Women with limited financial resources, especially women with neither public nor private health insurance, frequently seek prenatal care in so-called "organized settings," as distinct from private physicians in office-based practices. These settings include hospital outpatient departments, Community Health Centers and public health departments, Maternity and Infant Care projects, and school-based prenatal services.

Several national surveys confirm that these settings are important sources of care for poor women and for young, unmarried women—the same groups at risk for inadequate use of prenatal care.

Studies have documented the socio-demographic and other factors affecting prenatal care use. Lincentto (2010) identified inability to pay for prenatal care services or prescribed treatment as an important barrier to utilization of prenatal care service. In situations where prenatal care uptake requires travel and long waiting hours, pregnant women and their families experience huge opportunity costs, such as the loss of income in order to attend services. Long distances to health facilities as well as insufficient number of prenatal care providers at various prenatal care clinics negatively affect prenatal care utilization.

The higher prenatal care services coverage in urban areas than in rural areas worldwide has been ascribed to inequities in the number of accessible health facilities. In Nigeria, urban bias in public health expenditure, inadequate financing coupled with difficulties in attracting health workers to and retaining them in rural areas have limited government’s ability to create an accessible community-based health care system which could reduce inequities in rural–urban health facilities. This scenario also occurs in other developing countries.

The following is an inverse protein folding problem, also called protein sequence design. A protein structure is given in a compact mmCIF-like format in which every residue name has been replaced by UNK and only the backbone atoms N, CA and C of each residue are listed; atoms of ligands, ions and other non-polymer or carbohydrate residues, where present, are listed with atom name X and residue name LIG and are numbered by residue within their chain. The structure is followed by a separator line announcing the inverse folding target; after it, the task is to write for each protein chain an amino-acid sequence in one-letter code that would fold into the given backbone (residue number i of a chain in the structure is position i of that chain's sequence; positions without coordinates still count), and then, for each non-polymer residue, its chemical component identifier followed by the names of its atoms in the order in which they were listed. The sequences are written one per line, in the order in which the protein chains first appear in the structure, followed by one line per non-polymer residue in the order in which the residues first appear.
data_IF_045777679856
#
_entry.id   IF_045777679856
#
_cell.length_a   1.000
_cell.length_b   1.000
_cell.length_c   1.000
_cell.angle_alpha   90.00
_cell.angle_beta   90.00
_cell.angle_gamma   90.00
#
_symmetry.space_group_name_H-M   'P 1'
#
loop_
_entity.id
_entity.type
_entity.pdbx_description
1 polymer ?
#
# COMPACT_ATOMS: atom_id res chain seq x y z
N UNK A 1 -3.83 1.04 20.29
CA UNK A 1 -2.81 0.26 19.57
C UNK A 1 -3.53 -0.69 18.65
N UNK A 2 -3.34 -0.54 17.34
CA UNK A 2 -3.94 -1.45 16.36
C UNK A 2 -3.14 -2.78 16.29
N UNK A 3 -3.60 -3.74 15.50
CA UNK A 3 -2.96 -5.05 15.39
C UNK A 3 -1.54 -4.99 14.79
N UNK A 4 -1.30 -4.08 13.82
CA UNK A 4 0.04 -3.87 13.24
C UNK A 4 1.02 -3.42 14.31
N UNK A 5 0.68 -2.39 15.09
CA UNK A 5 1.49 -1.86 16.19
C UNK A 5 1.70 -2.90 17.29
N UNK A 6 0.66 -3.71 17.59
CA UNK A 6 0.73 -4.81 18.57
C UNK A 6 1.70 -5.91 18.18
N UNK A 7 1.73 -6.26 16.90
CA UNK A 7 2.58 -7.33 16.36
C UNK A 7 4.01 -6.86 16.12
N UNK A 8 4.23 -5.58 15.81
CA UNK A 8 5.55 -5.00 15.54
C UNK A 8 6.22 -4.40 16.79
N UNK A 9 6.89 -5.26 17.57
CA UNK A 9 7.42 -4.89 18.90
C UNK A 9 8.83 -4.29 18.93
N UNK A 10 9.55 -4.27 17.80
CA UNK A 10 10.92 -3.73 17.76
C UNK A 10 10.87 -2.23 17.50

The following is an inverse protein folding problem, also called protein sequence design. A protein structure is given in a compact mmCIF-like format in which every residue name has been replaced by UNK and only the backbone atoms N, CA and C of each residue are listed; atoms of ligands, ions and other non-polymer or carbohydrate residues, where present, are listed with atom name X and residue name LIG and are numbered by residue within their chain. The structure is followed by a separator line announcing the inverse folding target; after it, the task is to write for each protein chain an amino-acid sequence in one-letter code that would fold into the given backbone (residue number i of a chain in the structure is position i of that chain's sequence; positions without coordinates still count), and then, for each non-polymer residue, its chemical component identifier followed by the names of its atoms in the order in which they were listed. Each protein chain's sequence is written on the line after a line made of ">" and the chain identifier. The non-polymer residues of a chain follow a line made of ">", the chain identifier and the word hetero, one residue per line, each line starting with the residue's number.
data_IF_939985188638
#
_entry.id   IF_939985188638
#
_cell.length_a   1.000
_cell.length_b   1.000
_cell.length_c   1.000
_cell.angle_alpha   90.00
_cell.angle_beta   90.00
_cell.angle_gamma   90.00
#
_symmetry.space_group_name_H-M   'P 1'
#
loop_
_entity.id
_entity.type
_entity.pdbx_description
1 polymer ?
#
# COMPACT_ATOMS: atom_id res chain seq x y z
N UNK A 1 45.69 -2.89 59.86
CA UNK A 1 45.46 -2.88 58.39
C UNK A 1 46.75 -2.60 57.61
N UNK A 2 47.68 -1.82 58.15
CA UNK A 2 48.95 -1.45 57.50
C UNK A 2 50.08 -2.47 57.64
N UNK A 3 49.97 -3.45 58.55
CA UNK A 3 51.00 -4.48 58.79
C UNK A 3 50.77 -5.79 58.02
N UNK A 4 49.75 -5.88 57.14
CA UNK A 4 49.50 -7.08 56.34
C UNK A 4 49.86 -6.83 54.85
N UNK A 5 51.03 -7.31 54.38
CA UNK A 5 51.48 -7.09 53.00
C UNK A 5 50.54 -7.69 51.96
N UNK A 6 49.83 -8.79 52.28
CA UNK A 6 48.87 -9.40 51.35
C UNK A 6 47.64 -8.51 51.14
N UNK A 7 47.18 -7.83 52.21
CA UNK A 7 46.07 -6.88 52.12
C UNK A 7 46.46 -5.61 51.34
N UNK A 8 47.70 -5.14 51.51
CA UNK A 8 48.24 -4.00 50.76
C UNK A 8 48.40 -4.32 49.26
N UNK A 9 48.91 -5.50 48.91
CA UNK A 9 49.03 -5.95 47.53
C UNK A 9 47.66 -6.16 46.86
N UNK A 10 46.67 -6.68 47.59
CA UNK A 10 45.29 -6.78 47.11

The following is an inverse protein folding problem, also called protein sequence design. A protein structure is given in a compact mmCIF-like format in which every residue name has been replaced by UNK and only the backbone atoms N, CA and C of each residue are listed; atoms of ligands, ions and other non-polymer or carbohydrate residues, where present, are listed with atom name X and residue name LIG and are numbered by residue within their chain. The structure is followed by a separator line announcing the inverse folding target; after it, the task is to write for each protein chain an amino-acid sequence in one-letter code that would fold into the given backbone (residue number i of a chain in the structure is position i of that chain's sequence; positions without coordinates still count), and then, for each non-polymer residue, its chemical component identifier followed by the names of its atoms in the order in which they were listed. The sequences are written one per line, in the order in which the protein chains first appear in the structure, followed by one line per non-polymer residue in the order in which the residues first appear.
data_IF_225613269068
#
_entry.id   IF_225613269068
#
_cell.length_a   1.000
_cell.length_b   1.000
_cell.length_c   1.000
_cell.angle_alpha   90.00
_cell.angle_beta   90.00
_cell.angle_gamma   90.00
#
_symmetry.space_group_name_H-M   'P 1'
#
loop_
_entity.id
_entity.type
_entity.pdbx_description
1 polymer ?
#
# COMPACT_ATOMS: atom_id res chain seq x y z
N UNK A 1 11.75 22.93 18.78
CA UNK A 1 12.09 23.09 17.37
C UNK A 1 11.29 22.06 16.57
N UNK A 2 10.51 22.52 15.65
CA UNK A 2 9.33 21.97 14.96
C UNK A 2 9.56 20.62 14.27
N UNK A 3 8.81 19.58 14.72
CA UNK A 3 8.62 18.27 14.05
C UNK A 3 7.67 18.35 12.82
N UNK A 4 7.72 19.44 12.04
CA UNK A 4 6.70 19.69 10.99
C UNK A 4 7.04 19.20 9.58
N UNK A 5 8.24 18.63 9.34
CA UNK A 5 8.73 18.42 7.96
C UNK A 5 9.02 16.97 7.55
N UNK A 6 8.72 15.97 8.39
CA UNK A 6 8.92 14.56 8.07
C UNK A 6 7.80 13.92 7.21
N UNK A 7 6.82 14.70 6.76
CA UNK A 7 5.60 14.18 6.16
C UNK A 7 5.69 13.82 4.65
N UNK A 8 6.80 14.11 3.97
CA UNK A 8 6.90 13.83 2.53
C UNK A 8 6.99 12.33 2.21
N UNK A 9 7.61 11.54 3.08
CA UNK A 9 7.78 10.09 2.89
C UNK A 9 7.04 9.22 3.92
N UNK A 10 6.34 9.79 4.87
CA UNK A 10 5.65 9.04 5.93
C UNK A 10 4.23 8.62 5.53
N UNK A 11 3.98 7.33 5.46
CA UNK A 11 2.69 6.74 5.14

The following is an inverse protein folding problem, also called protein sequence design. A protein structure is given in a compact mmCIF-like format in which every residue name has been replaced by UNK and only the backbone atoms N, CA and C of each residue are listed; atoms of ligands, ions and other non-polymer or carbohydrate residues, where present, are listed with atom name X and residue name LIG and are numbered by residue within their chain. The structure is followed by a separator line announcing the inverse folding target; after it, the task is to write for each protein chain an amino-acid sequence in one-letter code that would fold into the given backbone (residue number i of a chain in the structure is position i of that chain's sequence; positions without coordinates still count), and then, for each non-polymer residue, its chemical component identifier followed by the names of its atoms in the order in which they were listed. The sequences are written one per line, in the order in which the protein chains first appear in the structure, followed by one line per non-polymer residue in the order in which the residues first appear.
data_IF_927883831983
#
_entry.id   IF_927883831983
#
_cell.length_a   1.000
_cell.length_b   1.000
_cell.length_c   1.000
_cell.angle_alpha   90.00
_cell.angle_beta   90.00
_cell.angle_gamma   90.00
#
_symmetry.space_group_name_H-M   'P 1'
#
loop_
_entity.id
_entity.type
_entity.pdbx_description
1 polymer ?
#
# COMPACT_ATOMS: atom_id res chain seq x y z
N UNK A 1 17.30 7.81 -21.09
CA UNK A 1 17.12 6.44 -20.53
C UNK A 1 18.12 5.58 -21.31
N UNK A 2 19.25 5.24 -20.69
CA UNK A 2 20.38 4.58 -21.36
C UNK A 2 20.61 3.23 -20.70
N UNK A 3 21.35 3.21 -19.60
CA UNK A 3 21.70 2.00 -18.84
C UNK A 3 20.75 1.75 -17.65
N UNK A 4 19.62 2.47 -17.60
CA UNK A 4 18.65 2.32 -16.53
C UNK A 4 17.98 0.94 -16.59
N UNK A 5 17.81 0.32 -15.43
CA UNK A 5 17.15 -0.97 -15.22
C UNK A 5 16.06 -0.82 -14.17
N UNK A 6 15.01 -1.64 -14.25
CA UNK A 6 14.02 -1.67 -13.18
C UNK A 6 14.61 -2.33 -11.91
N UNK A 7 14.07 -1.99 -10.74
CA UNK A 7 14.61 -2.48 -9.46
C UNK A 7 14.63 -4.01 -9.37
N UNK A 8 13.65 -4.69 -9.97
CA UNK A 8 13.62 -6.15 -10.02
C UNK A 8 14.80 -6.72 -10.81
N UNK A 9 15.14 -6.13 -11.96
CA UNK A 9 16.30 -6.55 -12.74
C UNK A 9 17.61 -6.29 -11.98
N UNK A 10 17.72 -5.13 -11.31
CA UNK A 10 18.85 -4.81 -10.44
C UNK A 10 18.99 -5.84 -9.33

Family members of pregnant women as well as the community and primary health care services, have roles to play in prenatal care attendance. Their involvement in prenatal care utilization or otherwise affects use of prenatal care services. Families and communities often consider pregnancy as a natural process of life and therefore, underestimate the importance of prenatal care. Misunderstandings, conflict or poor communication among formal and informal health care providers and with health service seekers may cause low utilization of prenatal care services in certain communities. Unprofessional practices, attitudes and behaviours of prenatal care providers may further increase the non-utilization of prenatal care services. Unprofessional conduct may include failure to respect the privacy, confidentiality, and traditional beliefs of the health seekers.

Affordability, availability, and accessibility of prenatal care providers are the most common problems facing utilization of prenatal care in Nigeria. Poor, rural women with limited education in particular face challenges in these. Joint efforts should be deployed to making prenatal care services attractive to and reachable by pregnant women and nursing mothers. These efforts should address financial and cultural barriers to prenatal care use, quality improvement to increase prenatal care services utilization and satisfaction, and maximal contacts between the woman, the service providers and the health services.

Implementation of a free prenatal care policy, the establishment of more prenatal care public health facilities within a 15 km radius of every woman across Nigeria, and an emphasized focus on the WHO public health guidelines on prenatal care are the surest ways to overturn the low prenatal care coverage in Nigeria. The health facilities should be supplied with adequate drugs, manned by skilled health workers and the workers re-orientated to be professionals so as to win confidence and patronage of women and their partners. Priority must be given to recruitment and to efforts in retaining skilled health workers, and to their adequate supervision, training, knowledge and skills acquisition, and motivation in addition to establishment of health facilities, availability of drugs, equipment and other consumables.

 

Purpose of the Study